Afghan women's rights on the brink
by zohra moosa // 6 July 2012, 10:42
Over ten years since we first entered Afghanistan, it remains true that it is one of the worst places to be a woman. 87% of women in Afghanistan experience some form of domestic violence and women are more fearful of sexual assault than of abduction, kidnapping or being caught in an explosion - combined.
In 2007, the Afghan Government introduced a new National Action Plan for Women to begin to tackle the problem. And in 2009 a law on ending violence against women was introduced. New research by ActionAid* published this week has worked out that it would take just US$90 million over five years to deliver the commitments on tackling violence against women included in these two landmark initiatives. But no donors are pledging.
This could all change in three days.
This Sunday over 70 governments will be convening in Tokyo to talk about future aid to Afghanistan. International troops, including those from the UK, are set to pull out in 2014. The UK Government has signed a compact with the Afghan Government agreeing to continue to work together for the country's development beyond this date. A number of other countries have done the same, including the US and India. At Tokyo, the international community will be making financial pledges about how much aid it will provide to deliver these important development ambitions, which include promoting women's rights.
The #TokyoConference is the latest step in the Kabul Process, the Afghanistan-led programme of action and international meetings about the country's development. It is an especially important conference precisely because donors will be deciding what to prioritize in a new Mutual Accountability Framework - a pact between the Afghan Government and the international community about who will do what going forward - and committing funds to make this happen.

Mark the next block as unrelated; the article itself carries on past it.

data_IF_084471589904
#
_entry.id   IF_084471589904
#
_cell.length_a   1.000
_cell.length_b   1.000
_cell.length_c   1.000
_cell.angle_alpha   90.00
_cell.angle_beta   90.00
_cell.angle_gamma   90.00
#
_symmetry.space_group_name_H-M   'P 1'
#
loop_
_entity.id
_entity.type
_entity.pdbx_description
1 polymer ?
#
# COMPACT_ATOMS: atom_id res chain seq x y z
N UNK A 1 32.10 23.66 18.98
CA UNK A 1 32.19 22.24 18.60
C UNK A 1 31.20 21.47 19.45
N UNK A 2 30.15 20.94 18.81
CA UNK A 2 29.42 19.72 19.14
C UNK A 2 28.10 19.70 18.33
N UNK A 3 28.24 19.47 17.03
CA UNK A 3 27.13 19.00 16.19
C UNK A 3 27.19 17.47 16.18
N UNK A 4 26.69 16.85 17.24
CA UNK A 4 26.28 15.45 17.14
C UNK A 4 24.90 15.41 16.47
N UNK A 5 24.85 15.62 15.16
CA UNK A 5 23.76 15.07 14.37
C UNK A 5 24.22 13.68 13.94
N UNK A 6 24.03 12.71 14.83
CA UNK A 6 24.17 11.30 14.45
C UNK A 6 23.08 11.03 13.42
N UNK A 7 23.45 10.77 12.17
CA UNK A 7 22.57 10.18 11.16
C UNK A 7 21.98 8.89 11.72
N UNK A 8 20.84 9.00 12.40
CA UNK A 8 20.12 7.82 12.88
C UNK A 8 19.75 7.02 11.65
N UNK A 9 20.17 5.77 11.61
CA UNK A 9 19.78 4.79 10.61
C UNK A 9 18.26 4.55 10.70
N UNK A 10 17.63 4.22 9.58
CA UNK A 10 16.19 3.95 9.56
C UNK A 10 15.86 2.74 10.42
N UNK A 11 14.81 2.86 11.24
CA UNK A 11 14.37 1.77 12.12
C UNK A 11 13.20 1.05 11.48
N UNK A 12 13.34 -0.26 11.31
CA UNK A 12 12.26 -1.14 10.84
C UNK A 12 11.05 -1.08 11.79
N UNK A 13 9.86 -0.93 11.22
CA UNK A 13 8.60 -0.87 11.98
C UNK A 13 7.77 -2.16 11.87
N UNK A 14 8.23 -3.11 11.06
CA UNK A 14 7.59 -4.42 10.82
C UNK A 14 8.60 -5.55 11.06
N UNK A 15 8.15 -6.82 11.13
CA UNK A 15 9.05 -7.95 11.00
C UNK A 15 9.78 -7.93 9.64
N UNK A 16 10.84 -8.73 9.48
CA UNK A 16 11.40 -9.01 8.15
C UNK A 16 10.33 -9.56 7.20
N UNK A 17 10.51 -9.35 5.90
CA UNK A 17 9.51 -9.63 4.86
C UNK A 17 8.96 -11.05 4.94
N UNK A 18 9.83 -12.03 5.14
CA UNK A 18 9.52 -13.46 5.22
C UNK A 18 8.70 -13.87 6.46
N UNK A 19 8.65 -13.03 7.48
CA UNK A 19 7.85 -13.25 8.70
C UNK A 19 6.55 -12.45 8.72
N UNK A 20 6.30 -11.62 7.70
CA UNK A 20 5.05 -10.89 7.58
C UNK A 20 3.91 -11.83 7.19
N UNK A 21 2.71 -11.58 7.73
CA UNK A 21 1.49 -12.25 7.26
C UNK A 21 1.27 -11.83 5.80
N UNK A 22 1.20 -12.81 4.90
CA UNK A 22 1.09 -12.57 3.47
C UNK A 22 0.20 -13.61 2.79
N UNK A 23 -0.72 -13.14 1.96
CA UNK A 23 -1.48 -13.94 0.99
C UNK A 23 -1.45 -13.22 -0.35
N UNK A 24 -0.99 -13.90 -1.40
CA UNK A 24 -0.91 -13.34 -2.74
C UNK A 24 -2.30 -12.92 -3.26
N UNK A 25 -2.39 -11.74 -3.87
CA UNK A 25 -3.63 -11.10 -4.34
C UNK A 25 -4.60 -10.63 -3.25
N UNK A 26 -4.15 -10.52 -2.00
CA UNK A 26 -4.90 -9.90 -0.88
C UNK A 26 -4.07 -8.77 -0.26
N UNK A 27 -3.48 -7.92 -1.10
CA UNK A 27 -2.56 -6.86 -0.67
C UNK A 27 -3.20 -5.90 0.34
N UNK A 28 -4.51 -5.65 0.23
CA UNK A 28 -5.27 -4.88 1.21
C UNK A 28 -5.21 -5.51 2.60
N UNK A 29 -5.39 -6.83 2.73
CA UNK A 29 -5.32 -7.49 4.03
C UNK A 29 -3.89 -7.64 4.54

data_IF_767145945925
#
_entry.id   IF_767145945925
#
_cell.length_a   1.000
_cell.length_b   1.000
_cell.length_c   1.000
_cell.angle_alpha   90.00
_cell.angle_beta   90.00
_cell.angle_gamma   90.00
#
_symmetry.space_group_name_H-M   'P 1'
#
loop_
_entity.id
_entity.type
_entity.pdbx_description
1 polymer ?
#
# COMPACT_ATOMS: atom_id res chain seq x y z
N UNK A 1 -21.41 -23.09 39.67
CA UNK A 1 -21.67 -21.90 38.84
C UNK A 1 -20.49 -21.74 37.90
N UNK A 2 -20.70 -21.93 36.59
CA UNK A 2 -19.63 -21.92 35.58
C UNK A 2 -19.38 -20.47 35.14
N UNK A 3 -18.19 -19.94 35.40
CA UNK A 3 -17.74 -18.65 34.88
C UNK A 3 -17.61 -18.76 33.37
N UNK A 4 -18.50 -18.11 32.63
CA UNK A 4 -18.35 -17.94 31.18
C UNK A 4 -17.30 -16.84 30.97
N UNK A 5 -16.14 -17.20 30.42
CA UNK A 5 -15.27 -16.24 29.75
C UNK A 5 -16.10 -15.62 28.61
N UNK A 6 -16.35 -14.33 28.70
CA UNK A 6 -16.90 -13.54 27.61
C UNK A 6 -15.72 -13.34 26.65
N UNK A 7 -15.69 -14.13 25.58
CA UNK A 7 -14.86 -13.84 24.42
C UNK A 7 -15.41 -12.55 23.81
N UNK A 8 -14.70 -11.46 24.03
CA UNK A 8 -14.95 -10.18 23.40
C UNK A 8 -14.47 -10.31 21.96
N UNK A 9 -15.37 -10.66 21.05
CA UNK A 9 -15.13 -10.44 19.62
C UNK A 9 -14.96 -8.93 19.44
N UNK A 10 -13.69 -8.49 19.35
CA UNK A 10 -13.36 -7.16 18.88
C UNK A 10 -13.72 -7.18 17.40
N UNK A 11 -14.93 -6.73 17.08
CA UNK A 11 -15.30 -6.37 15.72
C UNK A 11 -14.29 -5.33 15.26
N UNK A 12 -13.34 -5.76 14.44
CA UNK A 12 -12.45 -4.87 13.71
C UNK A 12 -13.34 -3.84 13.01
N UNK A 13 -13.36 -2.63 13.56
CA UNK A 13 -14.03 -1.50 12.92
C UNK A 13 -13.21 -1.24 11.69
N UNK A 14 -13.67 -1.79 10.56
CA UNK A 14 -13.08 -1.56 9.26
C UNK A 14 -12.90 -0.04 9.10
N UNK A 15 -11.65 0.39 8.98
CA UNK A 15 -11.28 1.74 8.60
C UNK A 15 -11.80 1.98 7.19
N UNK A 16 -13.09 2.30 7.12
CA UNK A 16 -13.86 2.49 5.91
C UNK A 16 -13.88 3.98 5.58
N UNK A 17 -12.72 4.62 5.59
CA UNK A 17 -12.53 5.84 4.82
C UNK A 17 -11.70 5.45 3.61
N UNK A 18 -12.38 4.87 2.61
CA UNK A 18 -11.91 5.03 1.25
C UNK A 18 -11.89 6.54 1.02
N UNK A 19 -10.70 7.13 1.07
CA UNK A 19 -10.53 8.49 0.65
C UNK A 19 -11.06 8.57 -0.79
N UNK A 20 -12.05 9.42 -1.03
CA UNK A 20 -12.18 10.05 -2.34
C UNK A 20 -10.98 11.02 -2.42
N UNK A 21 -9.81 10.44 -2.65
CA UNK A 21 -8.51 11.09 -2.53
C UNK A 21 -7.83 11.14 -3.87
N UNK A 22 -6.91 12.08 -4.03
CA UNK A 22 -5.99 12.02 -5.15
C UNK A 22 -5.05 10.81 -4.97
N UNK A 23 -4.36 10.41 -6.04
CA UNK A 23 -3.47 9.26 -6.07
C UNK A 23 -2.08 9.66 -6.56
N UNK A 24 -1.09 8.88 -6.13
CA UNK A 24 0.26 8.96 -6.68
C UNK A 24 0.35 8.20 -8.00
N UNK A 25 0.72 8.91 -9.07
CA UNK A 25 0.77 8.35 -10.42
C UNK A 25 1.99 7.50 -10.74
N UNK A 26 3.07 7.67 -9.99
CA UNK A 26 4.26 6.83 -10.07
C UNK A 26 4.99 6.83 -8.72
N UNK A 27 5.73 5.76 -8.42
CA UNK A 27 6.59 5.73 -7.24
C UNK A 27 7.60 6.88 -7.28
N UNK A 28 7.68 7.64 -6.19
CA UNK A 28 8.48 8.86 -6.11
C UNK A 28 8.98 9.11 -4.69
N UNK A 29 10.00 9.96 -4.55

So much has been achieved on women's rights since 2001. There is a new constitution that enshrines equal rights for women and men, over two million girls are now in school from less than 5000, and there are more women MPs in the Afghan Parliament than there are in the UK's. Women's shelters have even been established for the first time.
But these advances, gained at high cost and worth so much, are hanging by a thread as governments are feeling the pressure to pull their troops out quickly, and wrap up their engagement in Afghanistan. Women's rights activists, who daily risk their lives to achieve change, are already feeling the pressure, reporting an increase in attacks on women over the last few years. The UK's Department for International Development has recognized this and is pushing hard to make sure everyone at the table at Tokyo on Sunday steps up to meet the ongoing need for investment in the country's development. They have specifically highlighted the need to protect women's rights. And tackling violence against women and girls is essential to this.
When the international community went in to the country in 2001, we said advancing women's rights was one of our core aims. We watched the brutality enacted against women under the Taliban and said our intervention would correct this. We wanted to ensure women and girls could go to school, enter public life and the paid labour market, and live lives free of violence. In effect, we made a promise to Afghan women that we would have their backs.
As the international community and the UK Government prepare for the meeting on Sunday, I hope they remember that millions of Afghan women will be waiting to see whether we're prepared to break that promise. You can take action to help keep up the pressure via Womankind Worldwide through this link.
* Disclosure: I work at ActionAid as women's rights advisor
Image of a cartoon side view headshot of an Afghan womean in a green scarf, with text reading '#afghanwomen' and 'I support the women of Afghanistan' which relates to the green scarf campaign: #AfghanWomen. By net_efekt, shared under a Creative Commons licence.